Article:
Multidisciplinary artist-researcher Beatrice Glow, who is currently in residence at Yale-NUS, will be holding an open studio event at NTU Centre for Contemporary Art Singapore (CCA) Residences Studios in Gillman Barracks from 1 to 2 May 2021. This event is the culmination of a five-month artist residency for Glow, who will be showing works-in-progress to the public and sharing the creative process behind the development of her artworks. Deputy President and Provost of LASALLE College of the Arts and member of the Yale-NUS AIR selection committee and Venka Purushothaman said, "The Yale-NUS Artist-in-Residence programme is a unique curricular feature enabling the critical engagement with artists on contemporary issues. More than introducing students to artistic practices, this residency provides students an opportunity to experience meaning-making as it occurs. In this regard, Beatrice Glow's 'Smoke Trails', which carries viewers into a more just future, is a project for audiences to participate in making sense of their worlds."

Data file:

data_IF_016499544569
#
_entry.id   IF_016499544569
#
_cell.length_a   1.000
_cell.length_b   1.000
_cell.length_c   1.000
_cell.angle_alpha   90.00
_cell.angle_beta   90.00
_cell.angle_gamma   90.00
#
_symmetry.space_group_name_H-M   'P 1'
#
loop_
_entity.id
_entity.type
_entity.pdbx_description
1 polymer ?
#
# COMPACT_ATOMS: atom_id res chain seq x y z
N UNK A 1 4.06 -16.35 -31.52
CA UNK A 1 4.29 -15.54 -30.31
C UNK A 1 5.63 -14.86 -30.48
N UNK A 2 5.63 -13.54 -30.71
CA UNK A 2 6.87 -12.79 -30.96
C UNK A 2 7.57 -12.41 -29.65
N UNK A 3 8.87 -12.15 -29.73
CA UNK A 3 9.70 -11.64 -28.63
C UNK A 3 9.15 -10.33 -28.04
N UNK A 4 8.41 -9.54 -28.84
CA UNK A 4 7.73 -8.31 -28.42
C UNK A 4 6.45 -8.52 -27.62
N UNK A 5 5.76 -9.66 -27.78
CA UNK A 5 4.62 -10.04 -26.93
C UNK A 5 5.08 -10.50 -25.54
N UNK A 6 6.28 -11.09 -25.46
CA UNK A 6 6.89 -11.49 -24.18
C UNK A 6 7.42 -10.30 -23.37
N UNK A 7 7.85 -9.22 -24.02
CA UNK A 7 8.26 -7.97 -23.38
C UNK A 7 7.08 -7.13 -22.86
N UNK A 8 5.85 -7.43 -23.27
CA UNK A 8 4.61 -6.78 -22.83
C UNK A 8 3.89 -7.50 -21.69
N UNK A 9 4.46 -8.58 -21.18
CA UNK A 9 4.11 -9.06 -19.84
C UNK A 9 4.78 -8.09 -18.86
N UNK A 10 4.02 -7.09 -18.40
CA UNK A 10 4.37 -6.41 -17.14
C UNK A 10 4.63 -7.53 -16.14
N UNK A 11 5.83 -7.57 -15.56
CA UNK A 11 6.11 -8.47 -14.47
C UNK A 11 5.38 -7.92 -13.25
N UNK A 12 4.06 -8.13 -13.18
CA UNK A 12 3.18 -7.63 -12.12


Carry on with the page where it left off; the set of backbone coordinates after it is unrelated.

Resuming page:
While in Singapore, Glow has been researching oceanic, diasporic and trade circulations in the region, exploring decorative arts and diverse cultural heritages, exchanging with local cultural practitioners, connecting with students and alumni, while altogether deepening her understanding of regenerative just futures as being rooted in relational and archipelagic thinking. This process has enriched the development of 'Smoke Trails', an ongoing project referring to a fictionalised potential future, set in the 2060s and centred around the pseudo auction of a private collection belonging to a mysterious 'Empire of Smoke (EoS 10^15)' quadrillionaire family, whose vast riches are underpinned by involvements in dispossession, enslavement and displacement. This fictional 'Empire of Smoke' family's history reflects historical realities of 17th century Spice Wars, military innovations, tobacco plantations, and the industrial revolution. Through virtual reality world-building, 3D printed sculptures, textiles and a mock auction catalogue, Glow satirically delves into the aesthetics of violence in the age of extractivism through hauntingly manicured luxury goods.